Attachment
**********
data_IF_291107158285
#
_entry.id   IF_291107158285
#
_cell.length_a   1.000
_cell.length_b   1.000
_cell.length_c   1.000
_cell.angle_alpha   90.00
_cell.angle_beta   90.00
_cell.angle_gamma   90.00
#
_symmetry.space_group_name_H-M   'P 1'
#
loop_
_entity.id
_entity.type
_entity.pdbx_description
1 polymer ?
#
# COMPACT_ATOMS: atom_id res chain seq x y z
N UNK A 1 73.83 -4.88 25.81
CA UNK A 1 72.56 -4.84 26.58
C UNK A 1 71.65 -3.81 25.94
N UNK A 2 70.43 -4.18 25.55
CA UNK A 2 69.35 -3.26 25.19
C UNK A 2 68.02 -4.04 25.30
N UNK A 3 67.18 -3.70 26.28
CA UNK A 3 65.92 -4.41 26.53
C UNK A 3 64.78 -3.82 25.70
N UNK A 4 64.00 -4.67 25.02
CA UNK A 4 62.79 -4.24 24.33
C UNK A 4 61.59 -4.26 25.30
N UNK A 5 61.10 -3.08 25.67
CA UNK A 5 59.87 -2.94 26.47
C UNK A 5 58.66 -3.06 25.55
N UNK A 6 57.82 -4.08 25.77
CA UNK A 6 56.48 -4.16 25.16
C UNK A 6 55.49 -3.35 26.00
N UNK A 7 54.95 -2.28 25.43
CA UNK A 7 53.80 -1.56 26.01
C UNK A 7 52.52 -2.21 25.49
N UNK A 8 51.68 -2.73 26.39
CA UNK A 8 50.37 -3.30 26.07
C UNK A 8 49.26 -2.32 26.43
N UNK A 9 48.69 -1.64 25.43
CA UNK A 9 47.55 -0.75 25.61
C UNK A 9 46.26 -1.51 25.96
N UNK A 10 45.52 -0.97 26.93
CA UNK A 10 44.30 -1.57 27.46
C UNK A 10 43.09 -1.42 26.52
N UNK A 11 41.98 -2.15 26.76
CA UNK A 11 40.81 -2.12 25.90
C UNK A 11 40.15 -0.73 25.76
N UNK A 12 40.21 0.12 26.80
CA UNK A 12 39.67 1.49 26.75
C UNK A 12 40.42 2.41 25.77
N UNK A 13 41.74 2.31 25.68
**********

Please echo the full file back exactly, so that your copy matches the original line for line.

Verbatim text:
data_IF_291107158285
#
_entry.id   IF_291107158285
#
_cell.length_a   1.000
_cell.length_b   1.000
_cell.length_c   1.000
_cell.angle_alpha   90.00
_cell.angle_beta   90.00
_cell.angle_gamma   90.00
#
_symmetry.space_group_name_H-M   'P 1'
#
loop_
_entity.id
_entity.type
_entity.pdbx_description
1 polymer ?
#
# COMPACT_ATOMS: atom_id res chain seq x y z
N UNK A 1 73.83 -4.88 25.81
CA UNK A 1 72.56 -4.84 26.58
C UNK A 1 71.65 -3.81 25.94
N UNK A 2 70.43 -4.18 25.55
CA UNK A 2 69.35 -3.26 25.19
C UNK A 2 68.02 -4.04 25.30
N UNK A 3 67.18 -3.70 26.28
CA UNK A 3 65.92 -4.41 26.53
C UNK A 3 64.78 -3.82 25.70
N UNK A 4 64.00 -4.67 25.02
CA UNK A 4 62.79 -4.24 24.33
C UNK A 4 61.59 -4.26 25.30
N UNK A 5 61.10 -3.08 25.67
CA UNK A 5 59.87 -2.94 26.47
C UNK A 5 58.66 -3.06 25.55
N UNK A 6 57.82 -4.08 25.77
CA UNK A 6 56.48 -4.16 25.16
C UNK A 6 55.49 -3.35 26.00
N UNK A 7 54.95 -2.28 25.43
CA UNK A 7 53.80 -1.56 26.01
C UNK A 7 52.52 -2.21 25.49
N UNK A 8 51.68 -2.73 26.39
CA UNK A 8 50.37 -3.30 26.07
C UNK A 8 49.26 -2.32 26.43
N UNK A 9 48.69 -1.64 25.43
CA UNK A 9 47.55 -0.75 25.61
C UNK A 9 46.26 -1.51 25.96
N UNK A 10 45.52 -0.97 26.93
CA UNK A 10 44.30 -1.57 27.46
C UNK A 10 43.09 -1.42 26.52
N UNK A 11 41.98 -2.15 26.76
CA UNK A 11 40.81 -2.12 25.90
C UNK A 11 40.15 -0.73 25.76
N UNK A 12 40.21 0.12 26.80
CA UNK A 12 39.67 1.49 26.75
C UNK A 12 40.42 2.41 25.77
N UNK A 13 41.74 2.31 25.68